By Michael Gunther

I was at our local drug store picking up a few items the day after Thanksgiving, when Leon, a clerk there, asked how my holiday had been. I said it was great, and asked him the same, but he replied that he had worked until two in the afternoon. So I said, “Well at least you had the afternoon off to enjoy the holiday.” But he said no, he had gone to his second job to work another eight hours.

Most people sharing this story might sound exhausted, or resentful, but Leon went on to tell me how much fun it had been. His second job was as a dishwasher at a local restaurant. He said they were so crowded that the flow of dishes was constant and seemed never ending.

He told me there had been a new co-worker with a great sense of humor who had kept everyone laughing, and it made the evening go by fast. In addition, he described how the four dishwashers quickly discovered which roles they needed to play in order to keep the clean dishes, silverware, and glassware meeting the demands of all the hungry customers. He went on to say that he is excited for Christmas because the crowds are even larger, and he couldn’t imagine it being busier than what he’d just experienced the day before. He said he was looking forward to the challenge.

His passion and excitement inspired me. I wonder how many people would be enthused about working a busy holiday as a dishwasher after working eight hours as a retail clerk. There wasn’t a complaint in his message or tone. He felt fortunate to have jobs, and his attitude as well as his work ethic was admirable.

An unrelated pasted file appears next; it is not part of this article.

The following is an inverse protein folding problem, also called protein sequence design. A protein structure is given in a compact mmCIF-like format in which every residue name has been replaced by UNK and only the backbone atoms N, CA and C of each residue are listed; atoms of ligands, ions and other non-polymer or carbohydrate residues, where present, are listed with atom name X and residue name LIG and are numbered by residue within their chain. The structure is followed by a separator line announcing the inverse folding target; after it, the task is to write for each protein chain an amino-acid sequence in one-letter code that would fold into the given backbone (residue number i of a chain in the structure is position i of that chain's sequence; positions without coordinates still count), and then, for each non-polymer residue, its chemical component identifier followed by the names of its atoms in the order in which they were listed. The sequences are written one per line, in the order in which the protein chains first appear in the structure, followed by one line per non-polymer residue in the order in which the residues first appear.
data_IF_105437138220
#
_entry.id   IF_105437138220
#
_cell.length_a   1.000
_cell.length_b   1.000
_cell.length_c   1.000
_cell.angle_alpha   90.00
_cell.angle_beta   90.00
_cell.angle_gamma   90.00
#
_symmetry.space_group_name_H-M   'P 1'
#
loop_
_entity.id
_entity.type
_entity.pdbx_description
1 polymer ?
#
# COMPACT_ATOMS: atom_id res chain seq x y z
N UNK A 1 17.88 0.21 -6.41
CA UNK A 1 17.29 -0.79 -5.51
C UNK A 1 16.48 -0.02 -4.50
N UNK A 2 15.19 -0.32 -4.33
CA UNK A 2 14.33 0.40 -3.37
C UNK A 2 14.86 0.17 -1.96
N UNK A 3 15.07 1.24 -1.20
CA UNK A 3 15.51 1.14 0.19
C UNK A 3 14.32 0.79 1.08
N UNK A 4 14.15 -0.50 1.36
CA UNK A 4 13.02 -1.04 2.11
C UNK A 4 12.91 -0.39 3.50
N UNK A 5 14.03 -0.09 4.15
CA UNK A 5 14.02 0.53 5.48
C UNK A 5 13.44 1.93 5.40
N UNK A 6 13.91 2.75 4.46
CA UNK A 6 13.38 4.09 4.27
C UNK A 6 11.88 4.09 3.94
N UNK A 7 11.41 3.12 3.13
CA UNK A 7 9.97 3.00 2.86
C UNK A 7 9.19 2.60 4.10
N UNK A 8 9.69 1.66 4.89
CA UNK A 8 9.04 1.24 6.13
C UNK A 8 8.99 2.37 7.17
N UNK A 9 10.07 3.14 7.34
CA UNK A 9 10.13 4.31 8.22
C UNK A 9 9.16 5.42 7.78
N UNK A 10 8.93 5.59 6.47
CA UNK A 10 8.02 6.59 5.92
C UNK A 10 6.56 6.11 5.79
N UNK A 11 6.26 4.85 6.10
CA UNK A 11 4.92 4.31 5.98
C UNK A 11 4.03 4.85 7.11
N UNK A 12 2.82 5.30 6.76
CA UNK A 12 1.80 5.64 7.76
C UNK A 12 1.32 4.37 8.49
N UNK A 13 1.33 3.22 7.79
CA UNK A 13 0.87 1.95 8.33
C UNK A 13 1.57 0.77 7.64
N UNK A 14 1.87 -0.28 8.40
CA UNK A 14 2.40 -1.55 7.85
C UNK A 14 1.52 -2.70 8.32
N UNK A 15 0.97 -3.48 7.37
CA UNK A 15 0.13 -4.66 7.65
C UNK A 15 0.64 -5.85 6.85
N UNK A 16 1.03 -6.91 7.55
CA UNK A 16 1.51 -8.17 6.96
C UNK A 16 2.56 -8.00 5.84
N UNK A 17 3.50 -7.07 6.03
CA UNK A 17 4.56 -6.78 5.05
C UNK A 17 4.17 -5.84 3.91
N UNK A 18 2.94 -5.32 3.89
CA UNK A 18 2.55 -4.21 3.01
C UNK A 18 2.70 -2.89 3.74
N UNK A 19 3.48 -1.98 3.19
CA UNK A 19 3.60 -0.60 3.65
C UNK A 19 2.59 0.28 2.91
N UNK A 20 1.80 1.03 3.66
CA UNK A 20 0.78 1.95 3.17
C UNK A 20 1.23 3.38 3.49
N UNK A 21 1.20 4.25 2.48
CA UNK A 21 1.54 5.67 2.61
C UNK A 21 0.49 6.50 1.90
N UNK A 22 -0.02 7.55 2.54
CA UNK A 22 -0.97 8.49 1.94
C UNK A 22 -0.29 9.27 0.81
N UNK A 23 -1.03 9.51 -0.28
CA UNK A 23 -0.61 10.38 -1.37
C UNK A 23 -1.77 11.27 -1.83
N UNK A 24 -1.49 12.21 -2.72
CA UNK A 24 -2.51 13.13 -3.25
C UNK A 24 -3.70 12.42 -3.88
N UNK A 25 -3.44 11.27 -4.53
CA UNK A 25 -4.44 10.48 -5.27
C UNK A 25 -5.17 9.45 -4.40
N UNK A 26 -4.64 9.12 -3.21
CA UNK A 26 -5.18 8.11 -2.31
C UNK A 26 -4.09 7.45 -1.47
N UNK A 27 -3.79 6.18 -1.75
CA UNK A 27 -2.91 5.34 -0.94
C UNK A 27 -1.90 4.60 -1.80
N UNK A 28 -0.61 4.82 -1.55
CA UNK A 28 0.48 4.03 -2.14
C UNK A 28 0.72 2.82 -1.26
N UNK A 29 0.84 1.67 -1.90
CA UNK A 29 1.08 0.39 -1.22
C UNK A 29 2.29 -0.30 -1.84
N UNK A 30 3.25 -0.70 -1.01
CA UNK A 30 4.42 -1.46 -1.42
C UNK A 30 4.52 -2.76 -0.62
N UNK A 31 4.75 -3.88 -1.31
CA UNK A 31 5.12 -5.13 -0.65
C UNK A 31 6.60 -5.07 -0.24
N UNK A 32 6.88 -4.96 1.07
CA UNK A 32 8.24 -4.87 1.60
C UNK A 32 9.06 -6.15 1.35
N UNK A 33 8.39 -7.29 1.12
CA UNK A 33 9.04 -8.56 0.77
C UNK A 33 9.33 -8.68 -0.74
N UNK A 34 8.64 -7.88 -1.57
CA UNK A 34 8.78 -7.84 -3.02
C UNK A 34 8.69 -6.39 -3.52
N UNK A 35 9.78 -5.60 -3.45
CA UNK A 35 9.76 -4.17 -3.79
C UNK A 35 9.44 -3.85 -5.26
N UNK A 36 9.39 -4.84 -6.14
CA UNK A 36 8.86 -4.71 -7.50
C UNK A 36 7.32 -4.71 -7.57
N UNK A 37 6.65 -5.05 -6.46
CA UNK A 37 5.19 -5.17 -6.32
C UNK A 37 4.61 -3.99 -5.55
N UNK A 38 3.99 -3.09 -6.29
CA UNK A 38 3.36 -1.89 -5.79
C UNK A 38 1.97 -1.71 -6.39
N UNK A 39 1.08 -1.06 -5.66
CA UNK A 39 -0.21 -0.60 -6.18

On my walk back home, I began to think about how often people do not value what they have. They complain about their situations or jobs without any appreciation. Some folks refuse to take a job if they feel it is “beneath” them, much less happily work two eight-hour shifts on a holiday like Leon. I realized his perspective wasn’t very common in today’s workforce. I’m not saying that people don’t work hard or do what it takes, but I do think sometimes people get too comfortable where they are and forget their options with no appreciation for what they have.

I’ve spoken to many business owners who wish their employees would have less of an “entitlement” attitude. They feel that some of their employees want all the rewards of success without necessarily putting forth the effort and work towards creating their own success. These employees believe they deserve it. Are the business owners being petty? Or is there a portion of our workforce that expects to get everything they want just for showing up because they’ve always been given everything they wanted throughout life?

I don’t know what the root cause is, but I do know someone like Leon will definitely earn rewards over time due to his initiative and his attitude. I think of what the CEO of Xerox recently said to a group of college students (and I’m paraphrasing): Don’t take the easy way because there is truly no easy way. Work hard, challenge yourself, and be persistent. Success is not entitled to anyone.

Bottom Line

People should appreciate what they have and find the good around them. It was fitting that this all happened the day after Thanksgiving as we are entering a holiday season focused on good will. I encourage you to appreciate the individuals who are willing to work hard for what they want and maintain a positive attitude. The individuals who are always willing to do whatever it takes to improve themselves are the most inspiring to me.

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